I spent years and a small fortune seeking answers to help my children. To stabilize my home. At the age of eight, Layla fell under incredible stress at a new school. She was bullied daily, told that she could only be their friend if she paid them $5, or she was treated as though she didn’t exist at all, and the pressure and loneliness of it sent her into a tailspin. I saw alarming behaviors that were out of character for her.  And then one day,  after Layla re-enrolled in her old school, I got a call from her best friend’s mother. A call no mother wants to ever receive. While swinging on the playground, Layla had told her BFF about all her horrifying suicidal thoughts. Yes, children can have those. But when I cried out for help, I couldn’t find any mental health professionals with openings in my area except one nurse practitioner. She performed a battery of tests and interviews with Layla and myself, showed me the findings that Layla was struggling with depression and anxiety, but what my daughter needed, she said, was to “feel loved and valued” rather than medical intervention. Are you kidding me? Since I couldn’t get medical help, I put her in counseling for about a year. It did not stave off the psychosis that I now know she was going through. She lost hordes of friends because of bizarre behaviors that needed medicine, not love. She had plenty of that. And loads of affection and attention, too.

Before my children had their proper diagnoses, both children would lose control (for very different reasons of course) and would scream, cry and destroy anything in their paths. I had to sit on them or hold them tightly in an attempt to keep them from hurting themselves or each other. The pandemonium and fear left me completely drained. All this as I sat for years on waiting lists for specialists to make room in their schedules for us. After finally getting a new seizure disorder diagnosis, I was describing what was going on with another counselor to try to help Eddie learn to manage himself and all the trauma that comes with MRIs, EEGs, trips to the ER, the terrible things that adjusting to anti-seizure meds do to your child…the young woman, fresh out of college, told me there must be something I was doing to cause the problems.

My saving grace all this time was that the two kids rarely, if ever, overlapped in their worst of times – they simply traded off. No sooner than his seizures were under control a year and a half later, my daughter’s undiagnosed medical issues were flaring up again. I found myself sitting on an 11 year old to keep her from running out of our house in the freezing rain, late at night with only her socks and pajamas. Or from hurting herself as she would throw herself against walls. By some miracle I can’t explain, I finally found a psychiatrist taking new patients. (I have never been able to before or since in out community). But Layla had been suffering from severe depression for so long, she slipped into psychosis. And let me tell you, that is something you can’t ignore. In the midst of a psychotic break, it mirrors my sons seizures: she is not in there. The Layla I know is lost and I just hope to God that she will return.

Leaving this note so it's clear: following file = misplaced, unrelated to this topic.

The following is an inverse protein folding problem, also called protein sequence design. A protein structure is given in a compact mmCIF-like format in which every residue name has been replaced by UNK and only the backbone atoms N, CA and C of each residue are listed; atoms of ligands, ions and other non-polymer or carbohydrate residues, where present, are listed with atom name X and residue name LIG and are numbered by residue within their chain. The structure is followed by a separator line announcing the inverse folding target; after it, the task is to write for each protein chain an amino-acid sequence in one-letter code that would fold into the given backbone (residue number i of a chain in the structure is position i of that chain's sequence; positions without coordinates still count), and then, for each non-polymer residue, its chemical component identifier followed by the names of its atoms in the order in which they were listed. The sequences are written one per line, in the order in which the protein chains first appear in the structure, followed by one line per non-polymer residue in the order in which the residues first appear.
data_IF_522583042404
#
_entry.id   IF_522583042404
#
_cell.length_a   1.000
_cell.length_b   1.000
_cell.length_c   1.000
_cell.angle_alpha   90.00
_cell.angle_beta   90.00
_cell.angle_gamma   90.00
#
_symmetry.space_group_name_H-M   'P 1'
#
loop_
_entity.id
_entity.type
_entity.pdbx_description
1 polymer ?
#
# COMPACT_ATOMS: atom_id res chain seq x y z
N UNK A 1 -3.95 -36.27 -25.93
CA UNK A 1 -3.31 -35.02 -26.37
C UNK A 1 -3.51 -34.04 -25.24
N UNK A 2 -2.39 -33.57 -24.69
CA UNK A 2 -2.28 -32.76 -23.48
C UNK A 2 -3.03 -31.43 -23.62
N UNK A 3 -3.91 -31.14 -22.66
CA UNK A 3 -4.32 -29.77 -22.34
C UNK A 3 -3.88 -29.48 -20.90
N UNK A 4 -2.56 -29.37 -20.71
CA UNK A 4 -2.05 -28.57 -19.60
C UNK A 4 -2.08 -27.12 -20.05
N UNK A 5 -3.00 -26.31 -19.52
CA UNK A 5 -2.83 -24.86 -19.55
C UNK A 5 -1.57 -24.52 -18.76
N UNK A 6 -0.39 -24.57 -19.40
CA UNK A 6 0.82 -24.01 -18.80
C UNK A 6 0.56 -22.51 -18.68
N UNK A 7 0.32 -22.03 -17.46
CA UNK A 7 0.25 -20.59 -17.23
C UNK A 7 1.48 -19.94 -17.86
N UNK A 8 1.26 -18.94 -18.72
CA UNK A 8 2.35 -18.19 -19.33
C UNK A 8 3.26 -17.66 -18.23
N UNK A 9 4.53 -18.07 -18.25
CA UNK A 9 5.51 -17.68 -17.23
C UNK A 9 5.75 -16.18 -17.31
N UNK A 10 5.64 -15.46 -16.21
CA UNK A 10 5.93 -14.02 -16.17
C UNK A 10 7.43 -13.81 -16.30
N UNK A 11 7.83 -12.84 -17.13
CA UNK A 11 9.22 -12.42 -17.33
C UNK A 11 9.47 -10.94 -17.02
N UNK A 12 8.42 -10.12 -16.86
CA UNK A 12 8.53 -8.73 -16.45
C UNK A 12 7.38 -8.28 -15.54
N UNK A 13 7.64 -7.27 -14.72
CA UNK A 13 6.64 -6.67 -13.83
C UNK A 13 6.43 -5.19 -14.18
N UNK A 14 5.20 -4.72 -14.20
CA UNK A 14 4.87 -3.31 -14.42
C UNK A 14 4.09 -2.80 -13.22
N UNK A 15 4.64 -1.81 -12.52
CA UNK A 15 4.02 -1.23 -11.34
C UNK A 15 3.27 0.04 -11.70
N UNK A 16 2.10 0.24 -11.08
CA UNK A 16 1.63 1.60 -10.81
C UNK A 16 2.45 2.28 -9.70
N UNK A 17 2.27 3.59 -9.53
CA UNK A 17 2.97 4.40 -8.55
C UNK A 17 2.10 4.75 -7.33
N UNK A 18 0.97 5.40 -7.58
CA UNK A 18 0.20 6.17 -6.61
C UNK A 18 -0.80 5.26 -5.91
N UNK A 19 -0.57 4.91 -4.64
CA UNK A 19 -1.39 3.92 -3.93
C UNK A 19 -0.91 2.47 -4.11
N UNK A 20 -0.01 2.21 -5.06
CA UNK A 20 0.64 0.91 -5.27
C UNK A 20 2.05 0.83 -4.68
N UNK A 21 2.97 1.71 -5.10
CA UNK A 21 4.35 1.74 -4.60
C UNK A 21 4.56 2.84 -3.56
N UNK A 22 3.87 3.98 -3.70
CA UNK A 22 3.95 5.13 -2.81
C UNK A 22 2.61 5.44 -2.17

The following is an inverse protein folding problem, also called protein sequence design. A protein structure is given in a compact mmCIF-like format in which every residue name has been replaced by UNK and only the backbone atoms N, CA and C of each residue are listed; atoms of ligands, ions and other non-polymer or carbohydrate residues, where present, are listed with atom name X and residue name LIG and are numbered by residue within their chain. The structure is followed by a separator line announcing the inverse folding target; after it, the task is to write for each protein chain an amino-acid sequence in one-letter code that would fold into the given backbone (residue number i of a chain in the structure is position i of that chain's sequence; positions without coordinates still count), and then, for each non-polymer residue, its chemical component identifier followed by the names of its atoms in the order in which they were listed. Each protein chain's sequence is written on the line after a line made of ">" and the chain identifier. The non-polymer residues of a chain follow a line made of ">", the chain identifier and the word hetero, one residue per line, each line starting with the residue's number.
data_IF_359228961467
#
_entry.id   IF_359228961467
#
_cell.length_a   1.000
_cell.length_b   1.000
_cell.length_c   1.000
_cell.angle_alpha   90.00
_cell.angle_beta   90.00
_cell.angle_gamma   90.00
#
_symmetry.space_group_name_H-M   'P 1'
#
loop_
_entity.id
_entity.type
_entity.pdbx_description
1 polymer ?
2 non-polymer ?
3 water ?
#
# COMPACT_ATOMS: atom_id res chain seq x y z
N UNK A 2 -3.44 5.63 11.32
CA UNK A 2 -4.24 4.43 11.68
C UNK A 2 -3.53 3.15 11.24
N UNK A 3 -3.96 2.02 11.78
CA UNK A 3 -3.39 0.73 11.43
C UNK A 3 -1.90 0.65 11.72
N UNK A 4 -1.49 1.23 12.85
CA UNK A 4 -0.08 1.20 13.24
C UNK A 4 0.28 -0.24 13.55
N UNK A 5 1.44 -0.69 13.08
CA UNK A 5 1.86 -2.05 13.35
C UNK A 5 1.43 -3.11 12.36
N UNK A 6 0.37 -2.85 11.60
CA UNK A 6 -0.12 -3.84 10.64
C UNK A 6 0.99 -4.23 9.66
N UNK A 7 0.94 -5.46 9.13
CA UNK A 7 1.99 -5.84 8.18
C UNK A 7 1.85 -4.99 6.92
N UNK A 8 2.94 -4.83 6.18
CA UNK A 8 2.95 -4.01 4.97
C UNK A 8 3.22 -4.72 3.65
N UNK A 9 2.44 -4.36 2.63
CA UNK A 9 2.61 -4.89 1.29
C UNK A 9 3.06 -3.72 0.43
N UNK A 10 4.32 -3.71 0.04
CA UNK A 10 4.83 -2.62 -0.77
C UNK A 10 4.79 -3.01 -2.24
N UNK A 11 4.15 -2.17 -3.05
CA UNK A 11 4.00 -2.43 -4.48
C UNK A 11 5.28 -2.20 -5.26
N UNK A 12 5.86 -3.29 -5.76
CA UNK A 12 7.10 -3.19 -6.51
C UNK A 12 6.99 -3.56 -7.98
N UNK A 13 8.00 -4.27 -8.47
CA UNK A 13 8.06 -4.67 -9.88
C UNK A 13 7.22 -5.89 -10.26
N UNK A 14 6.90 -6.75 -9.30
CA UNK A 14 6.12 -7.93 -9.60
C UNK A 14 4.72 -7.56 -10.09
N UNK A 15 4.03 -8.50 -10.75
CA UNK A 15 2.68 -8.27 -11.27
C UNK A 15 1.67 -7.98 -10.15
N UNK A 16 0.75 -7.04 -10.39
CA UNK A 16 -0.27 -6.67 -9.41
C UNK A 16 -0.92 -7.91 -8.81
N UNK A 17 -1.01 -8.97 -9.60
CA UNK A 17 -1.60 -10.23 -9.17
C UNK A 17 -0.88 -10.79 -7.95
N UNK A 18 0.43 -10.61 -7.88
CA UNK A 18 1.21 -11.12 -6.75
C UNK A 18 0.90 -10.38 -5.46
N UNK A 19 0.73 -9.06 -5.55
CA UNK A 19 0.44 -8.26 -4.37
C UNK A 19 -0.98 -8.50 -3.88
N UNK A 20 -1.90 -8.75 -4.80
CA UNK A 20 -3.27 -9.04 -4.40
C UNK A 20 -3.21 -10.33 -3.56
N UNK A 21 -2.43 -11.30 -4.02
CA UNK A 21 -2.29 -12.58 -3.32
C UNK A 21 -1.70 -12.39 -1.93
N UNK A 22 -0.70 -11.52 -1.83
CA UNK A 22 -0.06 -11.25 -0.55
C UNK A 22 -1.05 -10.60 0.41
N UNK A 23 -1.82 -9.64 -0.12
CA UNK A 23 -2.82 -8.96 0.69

It has taken 6 months of careful tweaking and praying, and sitting upon children disguised as wild animals, putting out fires, losing her friends, being humiliated by said friends in front of her peers, screaming, crying, debilitating depression, sleepless nights, endless appointments, purple bags under her eyes, slamming doors, unwanted drama of all kinds, but we have nearly hit that cautious cocktail of medications ushering relief into our lives. Most especially to her. And there are glimmers of hope that maybe this time, we will find peace in our home. A peace that has never been. But my hope is trepidatious. A fleeting, cracking thread. I want to have faith, but I find that I often must borrow the faith of those around me. I find it again through them.

Now I know, life really WAS that difficult –

I wasn’t crazy.

I wasn’t making it up.

It wasn’t my fault.

I discovered what it feels like to lose ALL hope. It is an ugly place to be and lingering there is not meant for the human soul. It is senseless and barren. But then one day, somehow that long lost friend, Hope, returns and carries you through. Some slight but palpable tickle lifts your chin again. Maybe, just maybe…

And then release finally cascades in ways you never anticipated. Diagnoses that would have devastated me a few years ago, shine a glimmer of something yet to be done, new roads to lead you to what is most needed. A painful but necessary quickening. I had to muddle through the chaos and DISorder to find help – and there is not a single stone left unturned. Armed with the resources needed to support my children in this tireless, but often beautiful thing called growing up, I find the load a little lighter. An easier yoke to bear. Maybe because we are all the stronger for it? Our circumstances haven’t changed, but my faith has deepened into a deep lapis, and I finally, FINALLY have help: a special education classroom, anti-seizure medications that work, a psychiatrist, and mental health medications that are nearly at a therapeutic level.